FRAMINGHAM STUDY: Company Created to Sell Research Data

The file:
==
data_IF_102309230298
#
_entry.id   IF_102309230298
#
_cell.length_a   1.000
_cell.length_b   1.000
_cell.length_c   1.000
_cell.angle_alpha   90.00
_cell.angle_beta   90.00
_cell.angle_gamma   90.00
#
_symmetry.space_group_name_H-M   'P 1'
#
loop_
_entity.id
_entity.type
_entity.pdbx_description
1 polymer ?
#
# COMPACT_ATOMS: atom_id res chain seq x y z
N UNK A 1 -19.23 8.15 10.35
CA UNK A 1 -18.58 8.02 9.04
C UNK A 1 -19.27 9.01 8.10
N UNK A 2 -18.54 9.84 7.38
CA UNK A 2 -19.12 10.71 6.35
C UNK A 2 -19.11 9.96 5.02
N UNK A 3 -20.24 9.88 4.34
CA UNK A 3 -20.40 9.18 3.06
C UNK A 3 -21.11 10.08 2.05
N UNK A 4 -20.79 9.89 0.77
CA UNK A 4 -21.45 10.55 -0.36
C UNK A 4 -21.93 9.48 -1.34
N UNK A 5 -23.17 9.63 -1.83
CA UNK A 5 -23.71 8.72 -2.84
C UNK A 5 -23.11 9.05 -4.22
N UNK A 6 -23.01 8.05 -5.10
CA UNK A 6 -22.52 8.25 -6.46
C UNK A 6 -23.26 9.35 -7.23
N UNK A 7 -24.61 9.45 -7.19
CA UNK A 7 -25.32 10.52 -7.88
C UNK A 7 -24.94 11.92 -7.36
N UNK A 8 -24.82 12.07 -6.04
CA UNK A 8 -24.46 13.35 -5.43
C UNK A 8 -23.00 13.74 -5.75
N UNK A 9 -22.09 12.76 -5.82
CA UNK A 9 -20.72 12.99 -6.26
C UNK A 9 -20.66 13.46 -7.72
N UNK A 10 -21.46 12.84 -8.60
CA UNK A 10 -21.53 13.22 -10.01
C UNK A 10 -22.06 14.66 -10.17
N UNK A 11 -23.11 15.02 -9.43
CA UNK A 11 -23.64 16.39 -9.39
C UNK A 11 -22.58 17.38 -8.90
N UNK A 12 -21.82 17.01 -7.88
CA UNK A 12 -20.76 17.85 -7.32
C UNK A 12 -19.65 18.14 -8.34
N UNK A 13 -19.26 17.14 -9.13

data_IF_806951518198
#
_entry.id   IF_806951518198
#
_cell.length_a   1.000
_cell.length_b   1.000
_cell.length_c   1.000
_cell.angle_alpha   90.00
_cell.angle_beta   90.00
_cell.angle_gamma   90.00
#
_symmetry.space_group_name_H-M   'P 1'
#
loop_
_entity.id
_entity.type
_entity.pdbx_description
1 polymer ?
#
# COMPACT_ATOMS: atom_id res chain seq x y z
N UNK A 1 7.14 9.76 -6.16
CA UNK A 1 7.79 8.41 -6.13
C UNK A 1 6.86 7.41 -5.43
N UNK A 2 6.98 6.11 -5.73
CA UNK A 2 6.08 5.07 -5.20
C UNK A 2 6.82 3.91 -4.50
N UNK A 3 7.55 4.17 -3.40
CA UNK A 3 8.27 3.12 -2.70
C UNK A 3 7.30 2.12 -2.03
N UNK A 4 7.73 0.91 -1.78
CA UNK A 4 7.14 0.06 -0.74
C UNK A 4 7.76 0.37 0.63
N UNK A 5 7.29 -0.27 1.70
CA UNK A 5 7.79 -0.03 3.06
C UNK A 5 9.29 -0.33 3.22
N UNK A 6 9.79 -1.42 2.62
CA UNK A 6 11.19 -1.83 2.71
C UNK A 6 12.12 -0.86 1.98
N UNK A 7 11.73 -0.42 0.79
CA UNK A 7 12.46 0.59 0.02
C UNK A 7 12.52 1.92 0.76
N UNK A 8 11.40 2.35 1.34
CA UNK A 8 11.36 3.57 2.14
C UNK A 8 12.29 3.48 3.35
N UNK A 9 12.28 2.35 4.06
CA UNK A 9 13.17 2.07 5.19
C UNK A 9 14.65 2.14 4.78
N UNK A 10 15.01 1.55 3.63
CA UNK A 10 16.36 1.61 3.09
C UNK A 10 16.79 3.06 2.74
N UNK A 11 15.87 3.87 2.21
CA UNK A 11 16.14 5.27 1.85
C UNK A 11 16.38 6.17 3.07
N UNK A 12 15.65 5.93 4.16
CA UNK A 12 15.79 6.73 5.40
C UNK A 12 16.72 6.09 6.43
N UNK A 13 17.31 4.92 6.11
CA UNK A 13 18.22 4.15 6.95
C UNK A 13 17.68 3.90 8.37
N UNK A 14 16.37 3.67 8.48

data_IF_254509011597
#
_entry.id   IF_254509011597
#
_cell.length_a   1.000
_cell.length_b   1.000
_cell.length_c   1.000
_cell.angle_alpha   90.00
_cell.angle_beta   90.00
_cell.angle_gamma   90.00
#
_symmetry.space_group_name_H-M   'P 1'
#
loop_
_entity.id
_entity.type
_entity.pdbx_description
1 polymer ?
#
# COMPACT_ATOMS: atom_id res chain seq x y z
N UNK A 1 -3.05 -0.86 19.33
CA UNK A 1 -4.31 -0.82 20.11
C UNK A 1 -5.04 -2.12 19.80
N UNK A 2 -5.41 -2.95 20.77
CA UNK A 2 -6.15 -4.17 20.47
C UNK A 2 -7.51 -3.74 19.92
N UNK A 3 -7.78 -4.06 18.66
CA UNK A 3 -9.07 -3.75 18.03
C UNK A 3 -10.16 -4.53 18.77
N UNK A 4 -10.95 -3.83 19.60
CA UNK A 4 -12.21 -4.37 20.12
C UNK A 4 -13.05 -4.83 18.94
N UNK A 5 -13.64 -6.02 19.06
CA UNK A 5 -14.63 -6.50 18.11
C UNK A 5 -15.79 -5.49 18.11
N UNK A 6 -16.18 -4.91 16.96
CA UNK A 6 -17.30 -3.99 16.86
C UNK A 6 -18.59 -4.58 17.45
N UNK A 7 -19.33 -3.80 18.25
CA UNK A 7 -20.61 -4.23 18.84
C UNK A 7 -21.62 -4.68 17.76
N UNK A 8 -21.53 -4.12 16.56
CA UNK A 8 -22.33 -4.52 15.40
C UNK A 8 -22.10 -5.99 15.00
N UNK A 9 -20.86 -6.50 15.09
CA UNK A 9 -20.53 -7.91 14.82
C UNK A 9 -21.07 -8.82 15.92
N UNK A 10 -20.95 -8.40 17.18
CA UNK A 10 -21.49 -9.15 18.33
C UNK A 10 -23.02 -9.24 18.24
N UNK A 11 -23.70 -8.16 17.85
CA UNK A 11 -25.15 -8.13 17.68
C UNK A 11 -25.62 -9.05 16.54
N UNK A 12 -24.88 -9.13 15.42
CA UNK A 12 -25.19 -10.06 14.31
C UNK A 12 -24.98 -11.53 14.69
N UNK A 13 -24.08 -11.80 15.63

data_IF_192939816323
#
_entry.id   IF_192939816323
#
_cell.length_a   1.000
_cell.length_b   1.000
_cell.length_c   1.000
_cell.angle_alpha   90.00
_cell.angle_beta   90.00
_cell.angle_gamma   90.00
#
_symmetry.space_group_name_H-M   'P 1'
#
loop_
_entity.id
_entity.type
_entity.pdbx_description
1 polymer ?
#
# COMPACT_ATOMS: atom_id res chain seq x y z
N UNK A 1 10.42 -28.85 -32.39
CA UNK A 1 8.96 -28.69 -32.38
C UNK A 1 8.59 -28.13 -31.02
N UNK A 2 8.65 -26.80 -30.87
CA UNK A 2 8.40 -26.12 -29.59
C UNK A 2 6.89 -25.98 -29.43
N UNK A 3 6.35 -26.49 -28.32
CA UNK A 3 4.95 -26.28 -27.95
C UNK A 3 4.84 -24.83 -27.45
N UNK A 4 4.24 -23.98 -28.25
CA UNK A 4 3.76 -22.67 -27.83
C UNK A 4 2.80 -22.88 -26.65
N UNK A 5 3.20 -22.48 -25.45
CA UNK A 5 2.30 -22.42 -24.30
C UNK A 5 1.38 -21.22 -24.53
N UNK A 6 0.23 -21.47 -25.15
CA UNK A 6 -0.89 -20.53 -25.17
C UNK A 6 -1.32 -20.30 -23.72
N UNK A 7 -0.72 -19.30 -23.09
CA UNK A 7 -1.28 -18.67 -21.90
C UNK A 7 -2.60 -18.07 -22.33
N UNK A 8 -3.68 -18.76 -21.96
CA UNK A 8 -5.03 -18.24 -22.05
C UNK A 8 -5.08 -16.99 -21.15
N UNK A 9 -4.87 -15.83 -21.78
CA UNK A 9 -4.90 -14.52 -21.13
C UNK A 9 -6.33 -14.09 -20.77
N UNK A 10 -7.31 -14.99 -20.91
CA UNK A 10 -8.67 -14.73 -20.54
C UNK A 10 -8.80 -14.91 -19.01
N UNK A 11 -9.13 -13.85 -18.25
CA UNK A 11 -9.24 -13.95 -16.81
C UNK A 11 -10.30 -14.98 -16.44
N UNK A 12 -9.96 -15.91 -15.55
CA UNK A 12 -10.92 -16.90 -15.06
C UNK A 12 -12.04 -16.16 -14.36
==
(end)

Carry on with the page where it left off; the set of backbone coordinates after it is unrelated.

Hoping to profit from its renowned Framingham Heart Study, Boston University has created a for-profit company to analyze medical data and sell it to pharmaceutical and biotechnology companies, the Boston Herald reports (Lasalandra, 6/17). The new company, Framingham Genomic Medicine, will be supported by $21 million from venture capitalists. Boston University expects to own 20% of the company's stock and plans to establish a charitable trust for the study's participants as a way to compensate them for their long-standing contribution to the research. The study has amassed 52 years of medical data, including DNA, from thousands of participants. "This is the beginning of a new era," Dr. Arthur Holden, chair and CEO of the SNP Consortium, a collaboration of 14 companies that is creating a publicly available map of the human genome, said. "The demand for genetic databases is beginning to increase, and many of the leading university centers are beginning to think about how they can commercialize their samples and data sets." FGM has vowed not to sell patient data and has proposed the establishment of an advisory ethics committee (Kolata, New York Times, 6/17).This is part of the California Healthline Daily Edition, a summary of health policy coverage from major news organizations. Sign up for an email subscription.